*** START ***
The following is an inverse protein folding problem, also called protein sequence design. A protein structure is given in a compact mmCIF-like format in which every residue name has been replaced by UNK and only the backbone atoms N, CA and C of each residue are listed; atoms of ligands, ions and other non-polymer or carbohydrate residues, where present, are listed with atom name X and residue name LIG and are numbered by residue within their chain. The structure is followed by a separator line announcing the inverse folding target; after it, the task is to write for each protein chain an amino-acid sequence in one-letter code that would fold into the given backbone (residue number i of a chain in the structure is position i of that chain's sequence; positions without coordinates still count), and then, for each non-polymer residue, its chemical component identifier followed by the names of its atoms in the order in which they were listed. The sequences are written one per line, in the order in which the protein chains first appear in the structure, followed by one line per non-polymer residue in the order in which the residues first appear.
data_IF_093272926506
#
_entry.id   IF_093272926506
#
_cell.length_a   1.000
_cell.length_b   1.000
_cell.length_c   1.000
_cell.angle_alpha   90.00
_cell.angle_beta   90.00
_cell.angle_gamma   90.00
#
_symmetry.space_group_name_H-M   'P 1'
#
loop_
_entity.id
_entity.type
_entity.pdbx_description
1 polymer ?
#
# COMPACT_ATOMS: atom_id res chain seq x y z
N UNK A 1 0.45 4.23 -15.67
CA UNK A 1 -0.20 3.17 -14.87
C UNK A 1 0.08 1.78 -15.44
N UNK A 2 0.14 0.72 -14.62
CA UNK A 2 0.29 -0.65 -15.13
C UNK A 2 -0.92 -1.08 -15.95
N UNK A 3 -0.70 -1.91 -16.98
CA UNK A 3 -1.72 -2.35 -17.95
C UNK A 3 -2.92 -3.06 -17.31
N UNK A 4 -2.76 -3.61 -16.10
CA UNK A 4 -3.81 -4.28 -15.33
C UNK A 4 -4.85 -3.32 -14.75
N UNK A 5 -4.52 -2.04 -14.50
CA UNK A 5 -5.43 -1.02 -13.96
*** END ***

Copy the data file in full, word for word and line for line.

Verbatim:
The following is an inverse protein folding problem, also called protein sequence design. A protein structure is given in a compact mmCIF-like format in which every residue name has been replaced by UNK and only the backbone atoms N, CA and C of each residue are listed; atoms of ligands, ions and other non-polymer or carbohydrate residues, where present, are listed with atom name X and residue name LIG and are numbered by residue within their chain. The structure is followed by a separator line announcing the inverse folding target; after it, the task is to write for each protein chain an amino-acid sequence in one-letter code that would fold into the given backbone (residue number i of a chain in the structure is position i of that chain's sequence; positions without coordinates still count), and then, for each non-polymer residue, its chemical component identifier followed by the names of its atoms in the order in which they were listed. The sequences are written one per line, in the order in which the protein chains first appear in the structure, followed by one line per non-polymer residue in the order in which the residues first appear.
data_IF_093272926506
#
_entry.id   IF_093272926506
#
_cell.length_a   1.000
_cell.length_b   1.000
_cell.length_c   1.000
_cell.angle_alpha   90.00
_cell.angle_beta   90.00
_cell.angle_gamma   90.00
#
_symmetry.space_group_name_H-M   'P 1'
#
loop_
_entity.id
_entity.type
_entity.pdbx_description
1 polymer ?
#
# COMPACT_ATOMS: atom_id res chain seq x y z
N UNK A 1 0.45 4.23 -15.67
CA UNK A 1 -0.20 3.17 -14.87
C UNK A 1 0.08 1.78 -15.44
N UNK A 2 0.14 0.72 -14.62
CA UNK A 2 0.29 -0.65 -15.13
C UNK A 2 -0.92 -1.08 -15.95
N UNK A 3 -0.70 -1.91 -16.98
CA UNK A 3 -1.72 -2.35 -17.95
C UNK A 3 -2.92 -3.06 -17.31
N UNK A 4 -2.76 -3.61 -16.10
CA UNK A 4 -3.81 -4.28 -15.33
C UNK A 4 -4.85 -3.32 -14.75
N UNK A 5 -4.52 -2.04 -14.50
CA UNK A 5 -5.43 -1.02 -13.96